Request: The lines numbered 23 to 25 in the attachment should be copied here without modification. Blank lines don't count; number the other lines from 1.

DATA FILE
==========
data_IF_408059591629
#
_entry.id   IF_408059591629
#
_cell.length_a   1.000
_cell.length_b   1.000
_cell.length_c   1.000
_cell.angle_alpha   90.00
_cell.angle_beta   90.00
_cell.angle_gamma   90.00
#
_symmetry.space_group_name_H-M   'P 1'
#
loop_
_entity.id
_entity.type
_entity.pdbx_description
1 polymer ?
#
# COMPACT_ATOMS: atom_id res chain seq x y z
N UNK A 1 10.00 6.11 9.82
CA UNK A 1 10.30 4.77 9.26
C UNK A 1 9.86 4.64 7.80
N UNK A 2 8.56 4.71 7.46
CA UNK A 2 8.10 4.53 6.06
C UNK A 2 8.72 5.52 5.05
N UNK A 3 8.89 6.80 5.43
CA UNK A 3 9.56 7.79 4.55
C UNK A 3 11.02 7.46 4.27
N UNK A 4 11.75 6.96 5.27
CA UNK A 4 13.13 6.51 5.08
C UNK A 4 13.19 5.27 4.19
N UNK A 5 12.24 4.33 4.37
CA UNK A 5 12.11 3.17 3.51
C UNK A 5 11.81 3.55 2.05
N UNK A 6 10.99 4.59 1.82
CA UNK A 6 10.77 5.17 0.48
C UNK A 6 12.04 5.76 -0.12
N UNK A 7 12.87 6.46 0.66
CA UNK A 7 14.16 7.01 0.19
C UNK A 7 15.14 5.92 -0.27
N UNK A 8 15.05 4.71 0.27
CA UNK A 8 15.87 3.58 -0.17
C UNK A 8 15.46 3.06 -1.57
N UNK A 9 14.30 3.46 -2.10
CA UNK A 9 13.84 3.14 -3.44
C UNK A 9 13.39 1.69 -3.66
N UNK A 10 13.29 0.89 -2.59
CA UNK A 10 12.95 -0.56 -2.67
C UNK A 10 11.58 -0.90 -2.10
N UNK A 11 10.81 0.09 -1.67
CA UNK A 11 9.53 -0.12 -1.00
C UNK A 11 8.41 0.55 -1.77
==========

C UNK A 1 9.86 4.64 7.80
N UNK A 2 8.56 4.71 7.46
CA UNK A 2 8.10 4.53 6.06